Legal Theft Flash Fiction: Prettier Treasure Boxes (753 words)

There simply were no words.

The peppered gray stone was covered in letters, each character carved deep enough to survive the wind and rain of ten centuries. They formed perfect, evenly spaced lines from left to right and top to bottom. The first one rested exactly six inches from the top, and the last stopped six inches from the ground where the long, bent grass couldn’t reach. On one line, the letters faced forward, on the next they faced backward, pointing the reader unarguably toward a destination as they wound their way back and forth. Purpose in every mark.

But there were no words. And Veren had read it a hundred times – forwards, backwards, up, and down, in every order he could imagine – just to prove it to himself. He had even spent a few days reading out loud, driving himself hoarse on syllables he had not been raised to speak, listening for anything that sounded like sense.

“So, it’s in code,” Michal said, behind him. Idly chewing through his lunch, he sat on the back of a ruined stone that might have once been, might still be, something priceless.

Veren wished he could say that Michal was distracting, that having someone peer over his shoulder was too much pressure for the delicate work, and he would figure it out if he had an hour to himself. The truth was, he had only noticed the other man and the piece of history his rear end was disrespecting for half a day before the mystery swallowed him down.

“Maybe,” he said. “Or it’s a very permanent statement about a dead man’s mental health.”

Michal paused a moment, figuring that out. “You think a crazy person wrote this? It’s too perfect.”

Veren tilted his head, considering, not for the first time, that this might be a problem to be solved sideways. “You need to sit down to dinner with the deranged more often, if you still think that mad and meticulous are opposites.”

Michal paused again. “I had dinner with you last night.”

Veren snorted.

He almost didn’t notice the silence that followed, until it stretched and he suddenly felt it like a weight in his stomach. Blinking, he could almost hear the click of Michal’s thoughts, calculating the truth of what Veren had just told him.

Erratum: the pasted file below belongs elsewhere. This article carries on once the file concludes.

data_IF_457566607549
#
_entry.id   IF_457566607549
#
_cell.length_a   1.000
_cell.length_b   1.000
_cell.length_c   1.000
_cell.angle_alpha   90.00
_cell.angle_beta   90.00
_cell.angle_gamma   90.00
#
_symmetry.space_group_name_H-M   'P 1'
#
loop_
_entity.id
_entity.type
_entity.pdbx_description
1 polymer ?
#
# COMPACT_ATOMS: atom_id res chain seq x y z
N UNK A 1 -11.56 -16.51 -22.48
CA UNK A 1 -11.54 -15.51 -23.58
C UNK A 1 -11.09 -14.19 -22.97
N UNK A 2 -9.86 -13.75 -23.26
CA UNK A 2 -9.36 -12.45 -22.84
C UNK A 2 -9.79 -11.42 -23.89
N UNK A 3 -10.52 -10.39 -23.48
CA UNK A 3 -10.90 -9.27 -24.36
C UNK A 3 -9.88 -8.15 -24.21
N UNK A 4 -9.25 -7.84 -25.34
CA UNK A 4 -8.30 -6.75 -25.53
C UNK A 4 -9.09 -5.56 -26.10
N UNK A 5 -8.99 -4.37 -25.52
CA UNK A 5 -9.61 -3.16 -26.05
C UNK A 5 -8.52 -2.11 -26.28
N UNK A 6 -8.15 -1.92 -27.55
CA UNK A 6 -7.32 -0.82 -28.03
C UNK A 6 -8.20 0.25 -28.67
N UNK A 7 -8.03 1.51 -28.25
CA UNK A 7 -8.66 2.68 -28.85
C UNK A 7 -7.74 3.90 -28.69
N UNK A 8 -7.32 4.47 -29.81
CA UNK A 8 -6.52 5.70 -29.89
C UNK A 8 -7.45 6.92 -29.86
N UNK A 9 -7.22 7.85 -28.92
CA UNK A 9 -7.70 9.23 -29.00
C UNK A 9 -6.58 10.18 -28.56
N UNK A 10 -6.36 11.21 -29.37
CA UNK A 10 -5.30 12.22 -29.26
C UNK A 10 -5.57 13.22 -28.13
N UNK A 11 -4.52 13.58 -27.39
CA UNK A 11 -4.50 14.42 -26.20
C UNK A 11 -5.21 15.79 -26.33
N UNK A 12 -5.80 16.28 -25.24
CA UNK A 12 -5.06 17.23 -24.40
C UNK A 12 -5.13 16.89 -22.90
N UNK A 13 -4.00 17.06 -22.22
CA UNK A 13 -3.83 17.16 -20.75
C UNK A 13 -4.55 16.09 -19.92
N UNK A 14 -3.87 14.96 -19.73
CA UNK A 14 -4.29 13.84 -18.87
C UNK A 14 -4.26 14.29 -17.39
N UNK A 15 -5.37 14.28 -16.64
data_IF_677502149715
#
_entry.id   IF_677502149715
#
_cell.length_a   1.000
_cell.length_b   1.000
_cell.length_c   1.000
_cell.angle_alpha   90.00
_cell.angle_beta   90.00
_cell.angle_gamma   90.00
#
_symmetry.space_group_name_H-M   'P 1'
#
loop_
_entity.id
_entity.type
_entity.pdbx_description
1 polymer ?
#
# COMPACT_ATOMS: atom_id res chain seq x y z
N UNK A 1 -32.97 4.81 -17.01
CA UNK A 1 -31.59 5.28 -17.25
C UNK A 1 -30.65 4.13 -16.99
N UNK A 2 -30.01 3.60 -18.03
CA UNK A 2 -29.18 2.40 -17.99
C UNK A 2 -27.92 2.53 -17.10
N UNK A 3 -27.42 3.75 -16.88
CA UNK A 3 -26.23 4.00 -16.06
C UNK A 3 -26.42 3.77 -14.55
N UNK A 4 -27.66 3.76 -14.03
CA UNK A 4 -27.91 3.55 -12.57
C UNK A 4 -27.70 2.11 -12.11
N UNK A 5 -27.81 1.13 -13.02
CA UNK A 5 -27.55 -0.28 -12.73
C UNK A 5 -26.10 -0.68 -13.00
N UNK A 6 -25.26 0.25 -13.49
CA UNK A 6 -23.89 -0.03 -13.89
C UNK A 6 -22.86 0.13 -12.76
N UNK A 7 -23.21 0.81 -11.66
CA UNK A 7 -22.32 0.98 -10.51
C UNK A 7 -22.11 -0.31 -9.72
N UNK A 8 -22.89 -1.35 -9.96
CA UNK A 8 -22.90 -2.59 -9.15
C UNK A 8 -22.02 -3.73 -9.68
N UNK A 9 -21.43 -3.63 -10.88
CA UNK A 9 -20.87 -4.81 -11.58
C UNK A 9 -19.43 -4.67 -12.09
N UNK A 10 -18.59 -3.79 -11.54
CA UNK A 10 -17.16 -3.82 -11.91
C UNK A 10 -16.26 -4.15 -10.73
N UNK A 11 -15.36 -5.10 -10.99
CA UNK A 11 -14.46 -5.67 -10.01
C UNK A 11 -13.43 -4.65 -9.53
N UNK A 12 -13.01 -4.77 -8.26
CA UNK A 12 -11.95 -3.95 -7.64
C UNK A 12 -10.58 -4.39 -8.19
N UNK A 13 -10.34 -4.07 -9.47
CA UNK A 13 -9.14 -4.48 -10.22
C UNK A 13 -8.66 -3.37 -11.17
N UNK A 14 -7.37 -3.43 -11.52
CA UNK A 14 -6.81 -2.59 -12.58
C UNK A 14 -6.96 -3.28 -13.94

Michal was not stupid. Maybe he entertained himself making the world believe it, or liked the secrets that stumbled into his path when the folk around him could feel the sharp edge of his mind. Perhaps he just preferred doing business in the blunt way that most people assumed when met with a thick skull. But he had found too many things for Veren, with too little information, for Veren to believe the man was an idiot.

And like most men of his type, he viewed history as a prettier treasure box than most, just waiting for him to come, crack it open, and gather the gold. Veren could convince him that this precious wall of stone was one man’s obsessive argument with his own mind, and Veren would not lose interest, but Michal would.

Veren dropped his gaze to the ground, for a moment. Then he turned slowly to face the other man.

He considered, for a moment, telling Michal to get off the ancient rock that might have once been the corner-stone of a someone’s home.

“We might need a code-breaker,” he said instead.

Michal nodded almost immediately. “I know a good one.”

“He’ll have to know all four ancient languages,” Veren told him. “Or it won’t do him any good to look at this.”

“Her,” Michal corrected him absently. “And a code’s a code, isn’t it?”

“Well, yes,” Veren said. “But I imagine your friend will agree that she can break any code you like, but she won’t know she’s broken it unless she can make sense of the pieces.”

“The wall’s in Darin,” Michal said. “Why does she need to know Kretic, Lebaran, and Sipri?”

Veren only blinked once at how easily he listed them. “They liked to borrow from each other. The alphabet is Darin, but just using the wrong letters would be an easy way to strengthen a code in Kretic, Lebaran, or Sipri.”

Michal hesitated. “You can’t make anything easy, can you?” He pushed himself off the stone, muttering something else under his breath. It sounded like a string of curses, but when he looked at Veren again, there was a glint his eye. “I guess I’ll go dig someone up.”

I’m a thief! I stole the first line of this piece from my friend, Kate. Be sure to stop by her blog to see what originally left her speechless. Then check out the entire ring of thieves.

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